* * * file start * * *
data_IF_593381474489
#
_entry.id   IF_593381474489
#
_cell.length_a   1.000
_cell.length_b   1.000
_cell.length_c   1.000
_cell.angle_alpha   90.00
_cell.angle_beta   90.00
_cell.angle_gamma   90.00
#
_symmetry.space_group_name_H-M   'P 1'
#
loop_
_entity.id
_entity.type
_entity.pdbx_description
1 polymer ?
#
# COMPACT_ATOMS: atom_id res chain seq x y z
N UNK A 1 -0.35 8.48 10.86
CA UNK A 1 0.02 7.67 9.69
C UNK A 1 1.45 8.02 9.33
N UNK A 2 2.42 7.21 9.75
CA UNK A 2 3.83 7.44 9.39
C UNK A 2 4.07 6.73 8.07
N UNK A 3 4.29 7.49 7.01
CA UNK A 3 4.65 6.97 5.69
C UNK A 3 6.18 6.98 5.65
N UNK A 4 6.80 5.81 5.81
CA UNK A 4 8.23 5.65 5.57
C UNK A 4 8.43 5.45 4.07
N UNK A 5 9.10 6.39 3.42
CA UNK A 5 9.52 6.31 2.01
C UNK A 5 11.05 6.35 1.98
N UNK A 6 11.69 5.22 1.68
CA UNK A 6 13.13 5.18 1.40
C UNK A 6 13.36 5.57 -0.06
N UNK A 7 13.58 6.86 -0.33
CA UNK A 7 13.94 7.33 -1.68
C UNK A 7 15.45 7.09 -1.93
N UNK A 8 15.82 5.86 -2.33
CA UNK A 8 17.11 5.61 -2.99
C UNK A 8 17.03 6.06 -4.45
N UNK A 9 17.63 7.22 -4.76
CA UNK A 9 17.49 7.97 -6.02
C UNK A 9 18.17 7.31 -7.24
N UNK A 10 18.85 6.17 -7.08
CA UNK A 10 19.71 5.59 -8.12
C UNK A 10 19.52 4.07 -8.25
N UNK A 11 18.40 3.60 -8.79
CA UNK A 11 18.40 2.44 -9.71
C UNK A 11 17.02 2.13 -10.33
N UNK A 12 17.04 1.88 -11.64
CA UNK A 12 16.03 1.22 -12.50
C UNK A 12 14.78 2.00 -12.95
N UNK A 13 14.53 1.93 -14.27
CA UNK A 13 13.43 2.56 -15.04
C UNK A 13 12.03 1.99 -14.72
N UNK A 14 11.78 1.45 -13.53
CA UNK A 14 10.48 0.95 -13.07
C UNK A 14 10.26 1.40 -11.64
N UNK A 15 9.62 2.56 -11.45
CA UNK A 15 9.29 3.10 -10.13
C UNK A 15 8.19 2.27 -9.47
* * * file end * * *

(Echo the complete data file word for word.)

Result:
data_IF_593381474489
#
_entry.id   IF_593381474489
#
_cell.length_a   1.000
_cell.length_b   1.000
_cell.length_c   1.000
_cell.angle_alpha   90.00
_cell.angle_beta   90.00
_cell.angle_gamma   90.00
#
_symmetry.space_group_name_H-M   'P 1'
#
loop_
_entity.id
_entity.type
_entity.pdbx_description
1 polymer ?
#
# COMPACT_ATOMS: atom_id res chain seq x y z
N UNK A 1 -0.35 8.48 10.86
CA UNK A 1 0.02 7.67 9.69
C UNK A 1 1.45 8.02 9.33
N UNK A 2 2.42 7.21 9.75
CA UNK A 2 3.83 7.44 9.39
C UNK A 2 4.07 6.73 8.07
N UNK A 3 4.29 7.49 7.01
CA UNK A 3 4.65 6.97 5.69
C UNK A 3 6.18 6.98 5.65
N UNK A 4 6.80 5.81 5.81
CA UNK A 4 8.23 5.65 5.57
C UNK A 4 8.43 5.45 4.07
N UNK A 5 9.10 6.39 3.42
CA UNK A 5 9.52 6.31 2.01
C UNK A 5 11.05 6.35 1.98
N UNK A 6 11.69 5.22 1.68
CA UNK A 6 13.13 5.18 1.40
C UNK A 6 13.36 5.57 -0.06
N UNK A 7 13.58 6.86 -0.33
CA UNK A 7 13.94 7.33 -1.68
C UNK A 7 15.45 7.09 -1.93
N UNK A 8 15.82 5.86 -2.33
CA UNK A 8 17.11 5.61 -2.99
C UNK A 8 17.03 6.06 -4.45
N UNK A 9 17.63 7.22 -4.76
CA UNK A 9 17.49 7.97 -6.02
C UNK A 9 18.17 7.31 -7.24
N UNK A 10 18.85 6.17 -7.08
CA UNK A 10 19.71 5.59 -8.12
C UNK A 10 19.52 4.07 -8.25
N UNK A 11 18.40 3.60 -8.79
CA UNK A 11 18.40 2.44 -9.71
C UNK A 11 17.02 2.13 -10.33
N UNK A 12 17.04 1.88 -11.64
CA UNK A 12 16.03 1.22 -12.50
C UNK A 12 14.78 2.00 -12.95
N UNK A 13 14.53 1.93 -14.27
CA UNK A 13 13.43 2.56 -15.04
C UNK A 13 12.03 1.99 -14.72
N UNK A 14 11.78 1.45 -13.53
CA UNK A 14 10.48 0.95 -13.07
C UNK A 14 10.26 1.40 -11.64
N UNK A 15 9.62 2.56 -11.45
CA UNK A 15 9.29 3.10 -10.13
C UNK A 15 8.19 2.27 -9.47